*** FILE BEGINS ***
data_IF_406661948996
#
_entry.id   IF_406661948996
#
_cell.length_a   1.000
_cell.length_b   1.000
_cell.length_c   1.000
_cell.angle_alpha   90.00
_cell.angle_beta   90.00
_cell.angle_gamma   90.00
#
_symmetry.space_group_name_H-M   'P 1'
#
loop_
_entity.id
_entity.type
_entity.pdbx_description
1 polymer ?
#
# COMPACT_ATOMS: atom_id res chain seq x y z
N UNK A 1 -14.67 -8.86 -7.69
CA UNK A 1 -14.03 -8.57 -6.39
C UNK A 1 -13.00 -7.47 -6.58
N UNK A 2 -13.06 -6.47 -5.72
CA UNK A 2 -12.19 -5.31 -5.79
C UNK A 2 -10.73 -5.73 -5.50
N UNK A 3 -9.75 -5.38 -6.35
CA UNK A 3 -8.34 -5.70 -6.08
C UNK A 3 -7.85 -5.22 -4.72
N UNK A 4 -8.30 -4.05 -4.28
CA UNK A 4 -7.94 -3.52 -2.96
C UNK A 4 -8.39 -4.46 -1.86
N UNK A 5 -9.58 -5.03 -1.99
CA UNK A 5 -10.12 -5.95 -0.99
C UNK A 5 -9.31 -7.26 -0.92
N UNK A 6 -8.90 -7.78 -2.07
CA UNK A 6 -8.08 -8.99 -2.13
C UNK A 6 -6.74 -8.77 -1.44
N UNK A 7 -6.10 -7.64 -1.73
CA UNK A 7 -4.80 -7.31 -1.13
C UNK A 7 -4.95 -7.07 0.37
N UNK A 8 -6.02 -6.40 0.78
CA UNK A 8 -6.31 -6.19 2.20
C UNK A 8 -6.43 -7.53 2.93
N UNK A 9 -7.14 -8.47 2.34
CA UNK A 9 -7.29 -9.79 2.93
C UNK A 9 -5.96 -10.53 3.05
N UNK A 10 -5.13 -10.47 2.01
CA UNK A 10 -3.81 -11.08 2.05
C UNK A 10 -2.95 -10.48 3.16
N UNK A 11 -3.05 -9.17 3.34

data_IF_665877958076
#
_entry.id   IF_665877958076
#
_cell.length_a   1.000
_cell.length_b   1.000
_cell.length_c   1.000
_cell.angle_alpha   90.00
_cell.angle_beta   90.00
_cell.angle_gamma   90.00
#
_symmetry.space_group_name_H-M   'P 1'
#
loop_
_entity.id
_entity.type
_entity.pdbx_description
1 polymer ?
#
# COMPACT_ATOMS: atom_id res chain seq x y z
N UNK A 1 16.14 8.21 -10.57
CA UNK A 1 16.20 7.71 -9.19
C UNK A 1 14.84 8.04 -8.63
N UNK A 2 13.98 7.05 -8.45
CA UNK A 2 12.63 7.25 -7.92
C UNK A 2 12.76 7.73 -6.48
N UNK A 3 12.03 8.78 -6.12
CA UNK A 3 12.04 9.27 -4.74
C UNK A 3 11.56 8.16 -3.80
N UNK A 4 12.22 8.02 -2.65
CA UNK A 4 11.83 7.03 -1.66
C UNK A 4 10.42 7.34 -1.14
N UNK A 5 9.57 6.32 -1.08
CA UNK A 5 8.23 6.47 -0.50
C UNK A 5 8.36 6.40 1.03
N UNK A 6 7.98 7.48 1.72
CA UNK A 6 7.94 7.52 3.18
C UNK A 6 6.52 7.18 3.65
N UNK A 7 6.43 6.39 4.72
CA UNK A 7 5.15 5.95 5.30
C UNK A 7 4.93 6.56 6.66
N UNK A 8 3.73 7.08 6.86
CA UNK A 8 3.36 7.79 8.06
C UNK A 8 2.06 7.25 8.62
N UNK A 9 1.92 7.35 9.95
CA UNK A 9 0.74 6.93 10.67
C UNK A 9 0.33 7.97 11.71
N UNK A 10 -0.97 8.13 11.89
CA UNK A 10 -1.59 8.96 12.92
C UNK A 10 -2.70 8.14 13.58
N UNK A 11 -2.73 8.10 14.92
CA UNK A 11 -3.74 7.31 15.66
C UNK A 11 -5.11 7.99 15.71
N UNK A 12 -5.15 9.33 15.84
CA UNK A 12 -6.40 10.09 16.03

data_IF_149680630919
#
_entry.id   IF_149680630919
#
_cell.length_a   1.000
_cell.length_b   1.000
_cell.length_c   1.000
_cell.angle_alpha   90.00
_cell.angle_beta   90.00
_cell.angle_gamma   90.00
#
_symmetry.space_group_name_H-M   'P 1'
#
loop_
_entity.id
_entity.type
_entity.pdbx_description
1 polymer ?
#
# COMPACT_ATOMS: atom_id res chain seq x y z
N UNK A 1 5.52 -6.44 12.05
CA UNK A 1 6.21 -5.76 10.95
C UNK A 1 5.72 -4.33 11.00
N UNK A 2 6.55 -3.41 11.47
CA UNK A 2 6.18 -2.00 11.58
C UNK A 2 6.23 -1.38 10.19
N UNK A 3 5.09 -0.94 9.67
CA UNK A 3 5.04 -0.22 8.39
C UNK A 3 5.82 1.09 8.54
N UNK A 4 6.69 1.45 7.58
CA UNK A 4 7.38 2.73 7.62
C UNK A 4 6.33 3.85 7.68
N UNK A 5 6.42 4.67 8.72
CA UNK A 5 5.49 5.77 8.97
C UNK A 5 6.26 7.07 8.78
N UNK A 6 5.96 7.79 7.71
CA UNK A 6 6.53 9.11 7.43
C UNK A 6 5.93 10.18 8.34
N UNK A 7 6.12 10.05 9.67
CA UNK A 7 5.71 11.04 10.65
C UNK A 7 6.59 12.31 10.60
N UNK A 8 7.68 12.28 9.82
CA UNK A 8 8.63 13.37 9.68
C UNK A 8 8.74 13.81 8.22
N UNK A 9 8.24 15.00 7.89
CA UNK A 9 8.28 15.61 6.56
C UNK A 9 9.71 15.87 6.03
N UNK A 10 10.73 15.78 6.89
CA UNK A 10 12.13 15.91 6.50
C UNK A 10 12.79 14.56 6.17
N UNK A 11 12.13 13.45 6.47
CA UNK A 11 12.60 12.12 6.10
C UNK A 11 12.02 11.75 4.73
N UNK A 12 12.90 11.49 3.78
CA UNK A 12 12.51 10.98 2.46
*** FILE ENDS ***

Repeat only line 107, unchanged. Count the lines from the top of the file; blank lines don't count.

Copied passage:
data_IF_149680630919